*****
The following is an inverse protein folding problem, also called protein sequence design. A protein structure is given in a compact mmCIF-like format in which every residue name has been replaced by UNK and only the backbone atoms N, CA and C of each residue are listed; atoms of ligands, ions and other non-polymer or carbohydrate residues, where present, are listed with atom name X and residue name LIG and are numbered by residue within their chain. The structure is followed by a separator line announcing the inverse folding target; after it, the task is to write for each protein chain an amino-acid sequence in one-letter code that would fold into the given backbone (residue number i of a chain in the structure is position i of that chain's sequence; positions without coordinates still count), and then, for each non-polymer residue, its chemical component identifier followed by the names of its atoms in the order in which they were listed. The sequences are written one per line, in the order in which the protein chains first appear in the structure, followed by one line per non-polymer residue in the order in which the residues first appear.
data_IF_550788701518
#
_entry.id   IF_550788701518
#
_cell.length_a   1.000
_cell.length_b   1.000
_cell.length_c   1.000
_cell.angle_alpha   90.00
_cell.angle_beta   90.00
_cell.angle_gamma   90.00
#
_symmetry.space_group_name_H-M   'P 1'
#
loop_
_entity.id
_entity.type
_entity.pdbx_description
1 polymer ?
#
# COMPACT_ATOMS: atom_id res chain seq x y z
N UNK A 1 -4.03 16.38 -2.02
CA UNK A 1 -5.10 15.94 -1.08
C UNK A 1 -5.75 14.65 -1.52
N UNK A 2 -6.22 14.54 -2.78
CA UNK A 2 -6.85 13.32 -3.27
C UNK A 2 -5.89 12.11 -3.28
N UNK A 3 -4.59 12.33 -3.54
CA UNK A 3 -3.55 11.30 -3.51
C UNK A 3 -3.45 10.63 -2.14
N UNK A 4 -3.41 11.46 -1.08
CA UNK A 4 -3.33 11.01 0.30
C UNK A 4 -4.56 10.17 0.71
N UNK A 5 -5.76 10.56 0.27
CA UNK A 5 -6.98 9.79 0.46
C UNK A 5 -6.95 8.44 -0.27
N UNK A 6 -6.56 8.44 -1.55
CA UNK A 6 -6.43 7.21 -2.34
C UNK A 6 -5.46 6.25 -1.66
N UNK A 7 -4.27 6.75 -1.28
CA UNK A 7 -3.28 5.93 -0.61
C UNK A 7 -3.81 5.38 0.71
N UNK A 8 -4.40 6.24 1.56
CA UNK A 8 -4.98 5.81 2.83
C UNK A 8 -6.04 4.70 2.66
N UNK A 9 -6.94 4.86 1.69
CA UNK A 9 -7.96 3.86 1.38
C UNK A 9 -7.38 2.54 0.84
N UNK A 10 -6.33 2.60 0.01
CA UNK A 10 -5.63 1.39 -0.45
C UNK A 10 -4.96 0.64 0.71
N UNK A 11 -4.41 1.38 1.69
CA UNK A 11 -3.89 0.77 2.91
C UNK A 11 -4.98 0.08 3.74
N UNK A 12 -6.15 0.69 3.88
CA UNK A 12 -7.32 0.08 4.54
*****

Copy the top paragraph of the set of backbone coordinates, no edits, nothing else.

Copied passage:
The following is an inverse protein folding problem, also called protein sequence design. A protein structure is given in a compact mmCIF-like format in which every residue name has been replaced by UNK and only the backbone atoms N, CA and C of each residue are listed; atoms of ligands, ions and other non-polymer or carbohydrate residues, where present, are listed with atom name X and residue name LIG and are numbered by residue within their chain. The structure is followed by a separator line announcing the inverse folding target; after it, the task is to write for each protein chain an amino-acid sequence in one-letter code that would fold into the given backbone (residue number i of a chain in the structure is position i of that chain's sequence; positions without coordinates still count), and then, for each non-polymer residue, its chemical component identifier followed by the names of its atoms in the order in which they were listed. The sequences are written one per line, in the order in which the protein chains first appear in the structure, followed by one line per non-polymer residue in the order in which the residues first appear.